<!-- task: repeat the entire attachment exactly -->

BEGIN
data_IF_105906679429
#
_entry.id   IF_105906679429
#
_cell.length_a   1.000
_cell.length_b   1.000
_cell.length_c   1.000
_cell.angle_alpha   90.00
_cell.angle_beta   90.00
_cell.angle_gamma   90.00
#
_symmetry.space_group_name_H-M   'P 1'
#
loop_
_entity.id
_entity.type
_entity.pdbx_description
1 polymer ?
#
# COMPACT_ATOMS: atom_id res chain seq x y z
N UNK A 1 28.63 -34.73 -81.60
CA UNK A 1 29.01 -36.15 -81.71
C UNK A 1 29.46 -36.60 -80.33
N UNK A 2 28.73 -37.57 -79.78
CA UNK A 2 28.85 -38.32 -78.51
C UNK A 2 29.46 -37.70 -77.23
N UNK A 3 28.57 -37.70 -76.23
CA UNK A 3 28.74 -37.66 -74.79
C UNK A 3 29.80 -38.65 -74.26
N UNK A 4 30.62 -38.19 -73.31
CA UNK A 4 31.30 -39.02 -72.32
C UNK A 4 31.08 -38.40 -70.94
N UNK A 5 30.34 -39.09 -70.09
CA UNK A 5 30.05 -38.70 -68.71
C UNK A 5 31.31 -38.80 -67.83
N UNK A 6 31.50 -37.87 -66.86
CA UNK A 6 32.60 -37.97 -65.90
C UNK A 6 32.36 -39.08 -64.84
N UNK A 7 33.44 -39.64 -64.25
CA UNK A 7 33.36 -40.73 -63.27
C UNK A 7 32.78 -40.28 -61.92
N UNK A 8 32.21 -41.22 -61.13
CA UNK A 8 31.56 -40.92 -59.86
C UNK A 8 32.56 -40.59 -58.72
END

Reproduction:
data_IF_105906679429
#
_entry.id   IF_105906679429
#
_cell.length_a   1.000
_cell.length_b   1.000
_cell.length_c   1.000
_cell.angle_alpha   90.00
_cell.angle_beta   90.00
_cell.angle_gamma   90.00
#
_symmetry.space_group_name_H-M   'P 1'
#
loop_
_entity.id
_entity.type
_entity.pdbx_description
1 polymer ?
#
# COMPACT_ATOMS: atom_id res chain seq x y z
N UNK A 1 28.63 -34.73 -81.60
CA UNK A 1 29.01 -36.15 -81.71
C UNK A 1 29.46 -36.60 -80.33
N UNK A 2 28.73 -37.57 -79.78
CA UNK A 2 28.85 -38.32 -78.51
C UNK A 2 29.46 -37.70 -77.23
N UNK A 3 28.57 -37.70 -76.23
CA UNK A 3 28.74 -37.66 -74.79
C UNK A 3 29.80 -38.65 -74.26
N UNK A 4 30.62 -38.19 -73.31
CA UNK A 4 31.30 -39.02 -72.32
C UNK A 4 31.08 -38.40 -70.94
N UNK A 5 30.34 -39.09 -70.09
CA UNK A 5 30.05 -38.70 -68.71
C UNK A 5 31.31 -38.80 -67.83
N UNK A 6 31.50 -37.87 -66.86
CA UNK A 6 32.60 -37.97 -65.90
C UNK A 6 32.36 -39.08 -64.84
N UNK A 7 33.44 -39.64 -64.25
CA UNK A 7 33.36 -40.73 -63.27
C UNK A 7 32.78 -40.28 -61.92
N UNK A 8 32.21 -41.22 -61.13
CA UNK A 8 31.56 -40.92 -59.86
C UNK A 8 32.56 -40.59 -58.72